Carmela Sleva feels ‘the Bern’ at the Bernie Sanders rally


Supporters along with the politically inclined listen intently to presidential candidate Bernie Sanders as he addresses the crowd gathered for his rally. (Photo courtesy of Carmela Sleva)

Senior Carmela Sleva attended democratic presidential candidate Sen. Bernie Sander’s rally in Warren, MI, on March 5.

“Politics are something that genuinely interest me and I love getting involved in campaigns and having the opportunity to see politicians speak,” said Sleva. “I would even go see a politician that I don’t necessarily agree with just for the opportunity.”

Attending the rally was free, but for Sleva, the experience was a priceless one. Sleva served as a volunteer at the rally, helping people with disabilities to their seats before and during the event.

According to Sleva, the large event was electrifying. The crowd’s energy was contagious. Although the crowd was mostly younger and white, Sleva felt as if there was still quite a bit of racial diversity, and a good mix of men and women.

Before Sanders came out, a former NAACP leader addressed the crowd and gave a speech. When Sanders finally came on stage at 7 p.m., the crowd that had begun gathering around 4:30 p.m. went ecstatic. Everyone jumped to their feet and began cheering. Sleva, like other Sanders supporters in the crowd, found the moment very moving and exciting.

“He’s very down to earth and real,” said Sleva. “Mostly everything he said I have heard him say throughout his campaign, but he spoke very passionately about closing the wage gap and about racial injustice which was awesome. He also talked more about trade agreements like NAFTA at this rally than I’ve heard him discuss in the past, so that was interesting.”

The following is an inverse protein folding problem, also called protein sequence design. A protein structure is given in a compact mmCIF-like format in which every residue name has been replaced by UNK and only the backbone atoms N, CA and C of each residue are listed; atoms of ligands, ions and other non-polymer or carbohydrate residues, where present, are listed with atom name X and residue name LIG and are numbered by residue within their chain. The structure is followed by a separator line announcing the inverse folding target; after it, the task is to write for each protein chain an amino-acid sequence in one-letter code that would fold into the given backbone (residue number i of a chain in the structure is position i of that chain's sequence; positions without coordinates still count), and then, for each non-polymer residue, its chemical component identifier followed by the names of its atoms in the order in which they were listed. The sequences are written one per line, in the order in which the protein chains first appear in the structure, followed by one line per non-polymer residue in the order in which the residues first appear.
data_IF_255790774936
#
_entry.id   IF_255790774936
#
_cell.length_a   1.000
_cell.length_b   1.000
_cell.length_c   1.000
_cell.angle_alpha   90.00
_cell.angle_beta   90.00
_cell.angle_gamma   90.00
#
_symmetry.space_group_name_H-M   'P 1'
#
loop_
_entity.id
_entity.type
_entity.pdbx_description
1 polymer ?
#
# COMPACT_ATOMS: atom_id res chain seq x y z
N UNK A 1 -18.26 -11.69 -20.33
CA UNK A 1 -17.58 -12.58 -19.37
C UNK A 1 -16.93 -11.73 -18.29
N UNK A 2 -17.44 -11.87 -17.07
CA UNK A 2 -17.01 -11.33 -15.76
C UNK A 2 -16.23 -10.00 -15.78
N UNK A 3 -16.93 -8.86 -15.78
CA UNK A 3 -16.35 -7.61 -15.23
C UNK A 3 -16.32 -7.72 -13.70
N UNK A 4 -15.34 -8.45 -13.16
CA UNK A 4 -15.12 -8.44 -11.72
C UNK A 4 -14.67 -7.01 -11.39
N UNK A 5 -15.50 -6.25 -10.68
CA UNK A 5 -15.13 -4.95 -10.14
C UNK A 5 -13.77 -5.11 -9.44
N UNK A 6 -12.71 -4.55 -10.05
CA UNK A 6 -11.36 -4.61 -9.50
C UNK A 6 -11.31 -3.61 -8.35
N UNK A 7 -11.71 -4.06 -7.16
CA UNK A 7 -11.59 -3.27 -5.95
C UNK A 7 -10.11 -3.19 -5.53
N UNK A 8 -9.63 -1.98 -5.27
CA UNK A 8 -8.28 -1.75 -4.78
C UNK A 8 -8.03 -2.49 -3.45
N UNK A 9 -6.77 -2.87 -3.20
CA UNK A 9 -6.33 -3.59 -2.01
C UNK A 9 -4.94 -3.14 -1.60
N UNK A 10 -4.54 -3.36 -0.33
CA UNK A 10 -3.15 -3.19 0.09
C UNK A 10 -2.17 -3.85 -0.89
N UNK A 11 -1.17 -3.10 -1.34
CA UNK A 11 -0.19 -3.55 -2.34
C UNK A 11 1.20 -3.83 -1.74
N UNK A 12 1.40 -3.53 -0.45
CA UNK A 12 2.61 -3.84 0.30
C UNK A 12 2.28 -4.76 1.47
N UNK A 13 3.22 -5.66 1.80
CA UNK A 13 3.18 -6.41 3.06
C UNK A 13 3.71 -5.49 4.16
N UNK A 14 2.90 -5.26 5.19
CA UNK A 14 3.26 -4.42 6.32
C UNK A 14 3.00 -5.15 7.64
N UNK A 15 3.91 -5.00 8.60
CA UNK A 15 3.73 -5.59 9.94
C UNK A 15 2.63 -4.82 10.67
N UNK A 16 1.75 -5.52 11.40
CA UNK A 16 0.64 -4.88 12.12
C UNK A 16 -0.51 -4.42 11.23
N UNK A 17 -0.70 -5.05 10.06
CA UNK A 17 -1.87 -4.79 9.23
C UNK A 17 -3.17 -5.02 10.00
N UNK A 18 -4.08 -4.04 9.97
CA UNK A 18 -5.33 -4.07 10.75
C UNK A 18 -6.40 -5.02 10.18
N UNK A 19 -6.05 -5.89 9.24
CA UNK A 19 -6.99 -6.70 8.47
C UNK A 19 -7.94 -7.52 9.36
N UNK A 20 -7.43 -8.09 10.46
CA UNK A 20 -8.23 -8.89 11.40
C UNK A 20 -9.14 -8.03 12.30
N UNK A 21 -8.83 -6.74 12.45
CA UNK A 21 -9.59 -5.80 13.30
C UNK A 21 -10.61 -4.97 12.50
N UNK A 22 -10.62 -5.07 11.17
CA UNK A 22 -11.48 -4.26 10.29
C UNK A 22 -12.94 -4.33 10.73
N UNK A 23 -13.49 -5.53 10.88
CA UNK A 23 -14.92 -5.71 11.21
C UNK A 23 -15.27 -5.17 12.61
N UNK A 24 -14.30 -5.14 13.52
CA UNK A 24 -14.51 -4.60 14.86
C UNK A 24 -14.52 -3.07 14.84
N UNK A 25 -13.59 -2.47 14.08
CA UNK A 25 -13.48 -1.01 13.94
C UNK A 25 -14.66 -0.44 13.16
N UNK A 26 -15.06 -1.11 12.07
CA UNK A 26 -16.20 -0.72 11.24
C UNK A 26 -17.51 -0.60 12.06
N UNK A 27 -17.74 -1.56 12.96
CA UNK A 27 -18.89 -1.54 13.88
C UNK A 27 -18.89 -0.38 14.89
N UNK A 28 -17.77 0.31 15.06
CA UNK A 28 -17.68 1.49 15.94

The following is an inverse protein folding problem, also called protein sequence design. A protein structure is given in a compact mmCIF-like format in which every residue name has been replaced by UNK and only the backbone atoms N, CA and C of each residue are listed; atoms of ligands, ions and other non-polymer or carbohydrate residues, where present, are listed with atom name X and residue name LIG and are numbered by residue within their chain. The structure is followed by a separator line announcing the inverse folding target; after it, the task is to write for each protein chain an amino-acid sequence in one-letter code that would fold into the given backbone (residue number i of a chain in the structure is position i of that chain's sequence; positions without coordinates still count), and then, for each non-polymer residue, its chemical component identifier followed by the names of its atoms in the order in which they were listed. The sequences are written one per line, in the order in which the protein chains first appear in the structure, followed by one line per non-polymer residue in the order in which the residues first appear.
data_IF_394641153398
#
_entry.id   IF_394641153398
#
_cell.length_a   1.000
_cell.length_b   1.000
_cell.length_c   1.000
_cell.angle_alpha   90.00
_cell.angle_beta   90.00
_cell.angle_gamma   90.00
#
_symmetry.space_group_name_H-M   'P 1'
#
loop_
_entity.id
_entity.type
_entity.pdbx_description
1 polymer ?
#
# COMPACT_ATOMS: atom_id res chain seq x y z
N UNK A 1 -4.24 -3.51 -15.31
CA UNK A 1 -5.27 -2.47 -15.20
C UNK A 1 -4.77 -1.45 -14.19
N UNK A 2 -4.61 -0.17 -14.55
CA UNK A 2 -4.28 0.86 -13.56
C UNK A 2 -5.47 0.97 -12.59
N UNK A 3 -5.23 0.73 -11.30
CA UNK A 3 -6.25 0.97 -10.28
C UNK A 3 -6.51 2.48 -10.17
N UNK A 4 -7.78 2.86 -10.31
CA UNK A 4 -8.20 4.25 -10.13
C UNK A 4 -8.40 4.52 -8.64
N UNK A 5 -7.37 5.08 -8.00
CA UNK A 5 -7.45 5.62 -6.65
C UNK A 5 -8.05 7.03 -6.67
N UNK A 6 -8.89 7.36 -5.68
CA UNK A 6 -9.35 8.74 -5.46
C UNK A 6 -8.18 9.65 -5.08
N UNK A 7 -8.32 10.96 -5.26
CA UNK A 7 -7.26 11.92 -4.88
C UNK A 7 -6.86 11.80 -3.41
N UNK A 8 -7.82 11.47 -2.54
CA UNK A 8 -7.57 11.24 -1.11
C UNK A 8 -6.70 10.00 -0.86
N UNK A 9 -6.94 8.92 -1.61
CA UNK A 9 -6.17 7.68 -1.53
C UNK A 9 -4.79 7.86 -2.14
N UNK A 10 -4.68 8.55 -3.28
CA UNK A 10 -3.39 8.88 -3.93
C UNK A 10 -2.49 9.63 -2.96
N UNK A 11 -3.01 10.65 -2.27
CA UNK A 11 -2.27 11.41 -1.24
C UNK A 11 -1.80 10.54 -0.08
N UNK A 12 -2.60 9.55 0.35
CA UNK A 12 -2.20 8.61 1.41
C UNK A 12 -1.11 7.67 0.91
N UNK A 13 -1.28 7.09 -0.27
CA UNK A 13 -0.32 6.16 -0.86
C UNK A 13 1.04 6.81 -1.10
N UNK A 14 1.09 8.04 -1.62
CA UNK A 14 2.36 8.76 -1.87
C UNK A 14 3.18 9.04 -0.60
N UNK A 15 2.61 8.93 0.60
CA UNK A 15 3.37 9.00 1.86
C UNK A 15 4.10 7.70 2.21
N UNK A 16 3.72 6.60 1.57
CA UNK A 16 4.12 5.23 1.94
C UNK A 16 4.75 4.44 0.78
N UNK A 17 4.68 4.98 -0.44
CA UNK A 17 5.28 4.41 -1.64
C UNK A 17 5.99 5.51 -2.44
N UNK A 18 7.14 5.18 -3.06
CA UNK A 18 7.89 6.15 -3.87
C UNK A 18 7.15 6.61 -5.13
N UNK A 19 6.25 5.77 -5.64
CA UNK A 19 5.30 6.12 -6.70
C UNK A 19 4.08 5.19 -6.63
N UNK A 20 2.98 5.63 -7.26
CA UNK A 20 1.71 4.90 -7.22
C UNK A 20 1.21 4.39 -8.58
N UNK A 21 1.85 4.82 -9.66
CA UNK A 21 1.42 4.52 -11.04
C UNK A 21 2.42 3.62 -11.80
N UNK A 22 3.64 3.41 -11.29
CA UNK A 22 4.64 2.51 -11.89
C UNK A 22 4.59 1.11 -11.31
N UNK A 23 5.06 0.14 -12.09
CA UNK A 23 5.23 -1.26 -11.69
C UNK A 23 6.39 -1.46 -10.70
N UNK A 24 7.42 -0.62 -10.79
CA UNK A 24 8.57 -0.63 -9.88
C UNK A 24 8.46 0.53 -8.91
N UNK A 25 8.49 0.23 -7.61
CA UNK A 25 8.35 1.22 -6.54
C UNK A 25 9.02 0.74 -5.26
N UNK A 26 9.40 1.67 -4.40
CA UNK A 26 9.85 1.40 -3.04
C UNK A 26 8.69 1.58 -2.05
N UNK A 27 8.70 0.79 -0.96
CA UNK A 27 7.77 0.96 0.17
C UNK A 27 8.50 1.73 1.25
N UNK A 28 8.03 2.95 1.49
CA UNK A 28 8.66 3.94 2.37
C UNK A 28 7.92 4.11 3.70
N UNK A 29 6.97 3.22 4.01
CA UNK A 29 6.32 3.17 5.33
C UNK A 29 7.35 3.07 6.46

With the primaries going on in full swing, many Mercy girls are able to vote for the first time. There are other ways for those too young to vote to get involved in the process as well. Volunteering for a political campaign, attending rallies, and staying informed on current politics are some ways to get involved, and stay educated on the world.

“I think it’s cool to experience rallies, but it’s not for everyone,” said Sleva. “I cannot stress enough how important it is to follow politics and be informed on different policies. Even if you can’t vote, these are the types of things that affect each and every one of us directly on a day-to-day basis, and it’s important to stay informed on how they affect us. And in the end, it’ll help you develop your political beliefs so you can make an informed decision when you go to vote. Because that is ultimately the goal. You have no real control over your life as a citizen in a country if you do not go out and vote.”